When And How To Talk To Your Child About Drugs And Alcohol
A Difficult But Important Conversation
As a parent, it may be uncomfortable to bring up serious topics with your children. Talking about topics such as drugs and alcohol can feel daunting to even the most prepared parents. Historically, speaking about the danger of substance use has sometimes been overlooked as a topic for someone else to deal with, or “not appropriate” for family discussion.
This has resulted in children receiving their primary sources of information on substances through television, movies, music, and other mediums that are often filled with stereotypes and misinformation. However, research has shown that the earlier parents start to have these intimate discussions, the more effective they can be in preventing serious substance misuse in the future. So, how can you talk with your child about drugs and alcohol, and when is the right time to do so? Here’s what you should know before having this important conversation.
Overcoming The Barriers
When asked about their reasons for not engaging in conversations surrounding drugs and alcohol, parents often say they felt “unprepared,” and that someone with “more expertise” should handle the topic. This can result in an overreliance on school settings to teach facts about substance use, which does not substitute for the personal connection that a conversation with a family member has.
Most behavioral health professionals say the main barrier to this conversation is a lack of open communication in the home. It is imperative to allow for open, honest discussion of important topics (being they are age appropriate) without judgment or hostility to promote healthy learning in the home. When children feel comfortable asking about uncomfortable topics they don’t understand, it can promote a safe place of learning through discussion versus feeling lectured by their parents.
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When Is The Right Time?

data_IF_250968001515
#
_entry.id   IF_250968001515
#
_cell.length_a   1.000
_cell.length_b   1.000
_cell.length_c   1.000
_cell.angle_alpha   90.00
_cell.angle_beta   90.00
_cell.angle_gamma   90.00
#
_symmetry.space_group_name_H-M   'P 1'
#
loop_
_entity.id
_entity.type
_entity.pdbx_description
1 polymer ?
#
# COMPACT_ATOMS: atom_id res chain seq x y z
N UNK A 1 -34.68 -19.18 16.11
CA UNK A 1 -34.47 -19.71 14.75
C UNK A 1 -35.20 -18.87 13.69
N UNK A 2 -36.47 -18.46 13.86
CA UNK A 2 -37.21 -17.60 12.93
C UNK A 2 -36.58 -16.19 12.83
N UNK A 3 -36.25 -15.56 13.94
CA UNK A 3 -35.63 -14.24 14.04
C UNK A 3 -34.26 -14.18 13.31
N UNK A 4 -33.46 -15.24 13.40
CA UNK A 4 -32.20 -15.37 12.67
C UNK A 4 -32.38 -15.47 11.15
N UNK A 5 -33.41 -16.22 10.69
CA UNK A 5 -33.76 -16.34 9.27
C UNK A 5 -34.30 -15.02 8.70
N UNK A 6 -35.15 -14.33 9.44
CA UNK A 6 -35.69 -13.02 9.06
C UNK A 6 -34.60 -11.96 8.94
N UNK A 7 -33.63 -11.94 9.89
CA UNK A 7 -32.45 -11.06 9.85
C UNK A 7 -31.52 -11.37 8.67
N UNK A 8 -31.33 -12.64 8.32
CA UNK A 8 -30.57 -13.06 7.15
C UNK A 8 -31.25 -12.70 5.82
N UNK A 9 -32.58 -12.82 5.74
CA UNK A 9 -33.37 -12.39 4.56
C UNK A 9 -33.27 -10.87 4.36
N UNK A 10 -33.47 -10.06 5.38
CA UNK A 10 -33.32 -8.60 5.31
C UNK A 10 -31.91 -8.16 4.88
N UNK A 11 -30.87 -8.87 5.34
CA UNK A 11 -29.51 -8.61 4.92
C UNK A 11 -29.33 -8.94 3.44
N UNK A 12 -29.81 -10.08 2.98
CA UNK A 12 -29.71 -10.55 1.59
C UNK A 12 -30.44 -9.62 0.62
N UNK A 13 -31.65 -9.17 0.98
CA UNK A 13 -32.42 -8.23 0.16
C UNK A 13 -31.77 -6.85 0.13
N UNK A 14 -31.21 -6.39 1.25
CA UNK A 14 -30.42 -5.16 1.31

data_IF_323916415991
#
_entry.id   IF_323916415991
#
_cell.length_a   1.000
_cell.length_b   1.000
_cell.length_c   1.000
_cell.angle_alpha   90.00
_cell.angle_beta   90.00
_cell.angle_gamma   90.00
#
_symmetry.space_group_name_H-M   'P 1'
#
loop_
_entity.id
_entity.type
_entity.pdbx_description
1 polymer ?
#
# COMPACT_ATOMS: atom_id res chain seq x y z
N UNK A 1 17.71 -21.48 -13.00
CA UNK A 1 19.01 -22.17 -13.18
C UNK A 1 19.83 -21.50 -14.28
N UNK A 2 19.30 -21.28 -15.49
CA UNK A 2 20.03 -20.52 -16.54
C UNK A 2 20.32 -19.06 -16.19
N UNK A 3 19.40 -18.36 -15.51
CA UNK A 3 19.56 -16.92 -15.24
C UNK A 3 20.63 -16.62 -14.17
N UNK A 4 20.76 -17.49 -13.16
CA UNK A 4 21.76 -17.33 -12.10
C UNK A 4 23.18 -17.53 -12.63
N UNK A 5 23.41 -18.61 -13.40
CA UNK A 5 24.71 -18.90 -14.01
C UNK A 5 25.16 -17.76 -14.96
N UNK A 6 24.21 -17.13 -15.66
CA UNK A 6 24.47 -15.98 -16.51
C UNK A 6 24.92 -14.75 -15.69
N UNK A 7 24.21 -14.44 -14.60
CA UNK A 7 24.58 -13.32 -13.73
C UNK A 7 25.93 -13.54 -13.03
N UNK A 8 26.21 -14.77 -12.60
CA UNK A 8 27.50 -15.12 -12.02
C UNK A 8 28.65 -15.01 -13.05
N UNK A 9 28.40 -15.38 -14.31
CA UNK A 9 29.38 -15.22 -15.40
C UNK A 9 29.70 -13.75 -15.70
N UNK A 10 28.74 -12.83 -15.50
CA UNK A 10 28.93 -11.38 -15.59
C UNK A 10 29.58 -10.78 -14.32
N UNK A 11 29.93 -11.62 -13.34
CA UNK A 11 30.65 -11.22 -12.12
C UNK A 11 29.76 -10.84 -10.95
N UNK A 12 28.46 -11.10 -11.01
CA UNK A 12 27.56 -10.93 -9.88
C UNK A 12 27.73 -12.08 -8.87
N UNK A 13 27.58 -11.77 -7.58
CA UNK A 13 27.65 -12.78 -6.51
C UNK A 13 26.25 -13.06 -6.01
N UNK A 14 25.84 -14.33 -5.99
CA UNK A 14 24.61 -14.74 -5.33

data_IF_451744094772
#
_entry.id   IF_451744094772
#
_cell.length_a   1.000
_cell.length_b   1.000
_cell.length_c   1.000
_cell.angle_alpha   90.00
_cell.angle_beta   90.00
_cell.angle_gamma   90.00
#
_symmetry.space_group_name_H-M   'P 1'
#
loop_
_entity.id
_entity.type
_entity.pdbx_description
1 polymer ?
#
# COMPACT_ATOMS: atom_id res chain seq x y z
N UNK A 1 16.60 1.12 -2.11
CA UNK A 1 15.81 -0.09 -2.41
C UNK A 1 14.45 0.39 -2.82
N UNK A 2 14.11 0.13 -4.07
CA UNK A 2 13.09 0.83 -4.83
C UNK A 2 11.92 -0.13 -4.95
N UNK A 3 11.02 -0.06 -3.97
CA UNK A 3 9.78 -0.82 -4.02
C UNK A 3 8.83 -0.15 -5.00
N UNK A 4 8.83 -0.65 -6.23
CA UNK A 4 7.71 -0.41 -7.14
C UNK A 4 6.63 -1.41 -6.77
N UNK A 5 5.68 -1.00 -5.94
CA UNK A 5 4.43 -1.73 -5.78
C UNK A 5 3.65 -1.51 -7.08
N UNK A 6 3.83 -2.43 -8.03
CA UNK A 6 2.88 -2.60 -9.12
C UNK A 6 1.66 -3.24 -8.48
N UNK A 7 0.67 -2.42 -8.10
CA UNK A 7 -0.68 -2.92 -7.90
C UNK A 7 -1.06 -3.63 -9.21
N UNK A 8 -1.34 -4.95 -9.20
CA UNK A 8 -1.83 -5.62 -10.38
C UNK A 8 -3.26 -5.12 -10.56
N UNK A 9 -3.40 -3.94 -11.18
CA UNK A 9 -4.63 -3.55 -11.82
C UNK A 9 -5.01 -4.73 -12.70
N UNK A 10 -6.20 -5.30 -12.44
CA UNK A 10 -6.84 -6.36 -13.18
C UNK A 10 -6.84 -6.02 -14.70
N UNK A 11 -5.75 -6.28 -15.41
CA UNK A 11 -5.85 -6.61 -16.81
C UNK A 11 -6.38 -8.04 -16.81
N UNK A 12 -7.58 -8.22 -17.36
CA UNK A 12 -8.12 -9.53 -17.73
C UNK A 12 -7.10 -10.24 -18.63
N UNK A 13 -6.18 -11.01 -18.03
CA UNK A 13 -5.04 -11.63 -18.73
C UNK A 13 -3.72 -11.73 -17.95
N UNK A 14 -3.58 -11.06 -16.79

In a perfect world, the first conversation around the concept of drugs and alcohol would happen as soon as a child asks about substances or has seen a substance (like a cigarette on TV). Realistically, a conversation by the time the child has finished elementary school (5th grade) and is entering middle school (6th grade) would be an opportune time to talk about drugs and alcohol.
This is an important time in their development as many begin to enter puberty, which is highlighted by changes in both physical and emotional needs. This period is considered higher risk for children that associate with other children who are engaging in substance use or other unhealthy behaviors they have observed in their homes.
In recent years, there has been an increase in educational programs targeting children from 6th grade and older to reduce the risk of substance use within many school systems. However, depending on the family environment, it may be important to begin having discussions even sooner.
Having The Conversation
Removing the barriers from the household through open communication is one of the most important actions a parent or caregiver can provide. Having an honest and in-depth conversation with your children will most likely yield greater results than directive statements like “never use drugs or alcohol.”